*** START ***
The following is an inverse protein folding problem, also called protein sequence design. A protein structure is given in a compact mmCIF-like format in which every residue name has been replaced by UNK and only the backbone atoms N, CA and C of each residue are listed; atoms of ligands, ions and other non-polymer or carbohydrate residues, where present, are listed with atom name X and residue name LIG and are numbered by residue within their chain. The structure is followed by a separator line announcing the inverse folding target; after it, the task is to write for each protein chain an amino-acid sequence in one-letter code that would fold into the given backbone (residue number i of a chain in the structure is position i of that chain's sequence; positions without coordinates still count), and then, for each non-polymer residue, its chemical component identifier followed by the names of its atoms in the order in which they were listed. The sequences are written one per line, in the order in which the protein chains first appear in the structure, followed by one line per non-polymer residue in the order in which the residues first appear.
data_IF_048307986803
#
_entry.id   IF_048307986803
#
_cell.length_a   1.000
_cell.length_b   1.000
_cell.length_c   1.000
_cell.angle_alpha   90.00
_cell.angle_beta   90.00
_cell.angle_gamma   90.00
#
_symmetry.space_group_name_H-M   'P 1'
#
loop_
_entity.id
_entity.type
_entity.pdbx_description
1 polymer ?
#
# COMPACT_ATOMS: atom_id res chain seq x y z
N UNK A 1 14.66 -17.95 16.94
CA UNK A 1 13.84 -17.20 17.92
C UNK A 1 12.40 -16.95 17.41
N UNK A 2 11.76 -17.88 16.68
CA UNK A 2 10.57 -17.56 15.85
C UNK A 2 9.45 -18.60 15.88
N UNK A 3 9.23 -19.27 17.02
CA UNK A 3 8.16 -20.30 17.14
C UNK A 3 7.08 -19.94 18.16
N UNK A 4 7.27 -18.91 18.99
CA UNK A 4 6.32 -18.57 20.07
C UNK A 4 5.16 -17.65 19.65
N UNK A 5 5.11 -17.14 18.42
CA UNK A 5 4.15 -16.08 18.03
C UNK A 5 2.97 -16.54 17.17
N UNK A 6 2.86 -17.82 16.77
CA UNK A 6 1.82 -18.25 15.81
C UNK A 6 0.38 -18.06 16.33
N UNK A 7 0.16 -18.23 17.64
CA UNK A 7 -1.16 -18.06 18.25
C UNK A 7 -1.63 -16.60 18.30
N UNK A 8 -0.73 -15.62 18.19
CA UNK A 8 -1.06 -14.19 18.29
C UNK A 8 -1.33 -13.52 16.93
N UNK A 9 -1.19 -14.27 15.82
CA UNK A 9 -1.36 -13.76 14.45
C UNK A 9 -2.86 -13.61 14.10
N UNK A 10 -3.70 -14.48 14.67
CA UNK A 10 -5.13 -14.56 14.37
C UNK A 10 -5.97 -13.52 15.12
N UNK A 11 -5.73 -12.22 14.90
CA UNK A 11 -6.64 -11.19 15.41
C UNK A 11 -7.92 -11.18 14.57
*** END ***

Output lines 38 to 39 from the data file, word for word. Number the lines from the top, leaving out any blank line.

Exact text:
CA UNK A 6 1.82 -18.25 15.81
C UNK A 6 0.38 -18.06 16.33